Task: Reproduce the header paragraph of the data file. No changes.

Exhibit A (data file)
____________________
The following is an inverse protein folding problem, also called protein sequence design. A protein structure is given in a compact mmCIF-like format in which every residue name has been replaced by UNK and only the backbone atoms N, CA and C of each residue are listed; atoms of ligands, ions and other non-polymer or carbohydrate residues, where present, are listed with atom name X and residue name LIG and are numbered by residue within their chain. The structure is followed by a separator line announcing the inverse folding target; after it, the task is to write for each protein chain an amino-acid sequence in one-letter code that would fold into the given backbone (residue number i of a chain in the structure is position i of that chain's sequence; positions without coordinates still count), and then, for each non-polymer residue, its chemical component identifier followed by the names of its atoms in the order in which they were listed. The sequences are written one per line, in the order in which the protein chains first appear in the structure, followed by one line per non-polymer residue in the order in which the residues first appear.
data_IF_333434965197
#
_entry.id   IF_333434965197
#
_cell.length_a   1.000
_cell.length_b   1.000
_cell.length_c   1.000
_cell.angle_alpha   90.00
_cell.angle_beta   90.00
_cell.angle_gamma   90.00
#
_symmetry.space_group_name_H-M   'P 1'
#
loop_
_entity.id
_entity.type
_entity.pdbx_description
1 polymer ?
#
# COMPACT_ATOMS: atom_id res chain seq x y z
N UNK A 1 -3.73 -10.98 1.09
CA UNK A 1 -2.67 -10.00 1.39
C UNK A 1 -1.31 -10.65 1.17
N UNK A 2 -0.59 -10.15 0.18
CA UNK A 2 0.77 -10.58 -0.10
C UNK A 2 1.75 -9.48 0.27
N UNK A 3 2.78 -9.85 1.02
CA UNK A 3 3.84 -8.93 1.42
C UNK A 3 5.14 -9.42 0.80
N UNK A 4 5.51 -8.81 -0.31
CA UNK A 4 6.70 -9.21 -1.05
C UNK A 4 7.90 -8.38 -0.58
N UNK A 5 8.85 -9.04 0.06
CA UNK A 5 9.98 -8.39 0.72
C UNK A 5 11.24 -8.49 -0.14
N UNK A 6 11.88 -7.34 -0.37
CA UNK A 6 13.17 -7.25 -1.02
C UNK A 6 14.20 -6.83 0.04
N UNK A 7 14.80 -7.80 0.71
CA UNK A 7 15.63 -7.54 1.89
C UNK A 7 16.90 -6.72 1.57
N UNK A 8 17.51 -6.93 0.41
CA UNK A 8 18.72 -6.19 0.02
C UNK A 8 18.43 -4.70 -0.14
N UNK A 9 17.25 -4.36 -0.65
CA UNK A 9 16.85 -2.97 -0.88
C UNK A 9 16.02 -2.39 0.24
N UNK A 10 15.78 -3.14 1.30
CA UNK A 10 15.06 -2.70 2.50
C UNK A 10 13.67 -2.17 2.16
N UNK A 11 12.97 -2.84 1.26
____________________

The following is an inverse protein folding problem, also called protein sequence design. A protein structure is given in a compact mmCIF-like format in which every residue name has been replaced by UNK and only the backbone atoms N, CA and C of each residue are listed; atoms of ligands, ions and other non-polymer or carbohydrate residues, where present, are listed with atom name X and residue name LIG and are numbered by residue within their chain. The structure is followed by a separator line announcing the inverse folding target; after it, the task is to write for each protein chain an amino-acid sequence in one-letter code that would fold into the given backbone (residue number i of a chain in the structure is position i of that chain's sequence; positions without coordinates still count), and then, for each non-polymer residue, its chemical component identifier followed by the names of its atoms in the order in which they were listed. The sequences are written one per line, in the order in which the protein chains first appear in the structure, followed by one line per non-polymer residue in the order in which the residues first appear.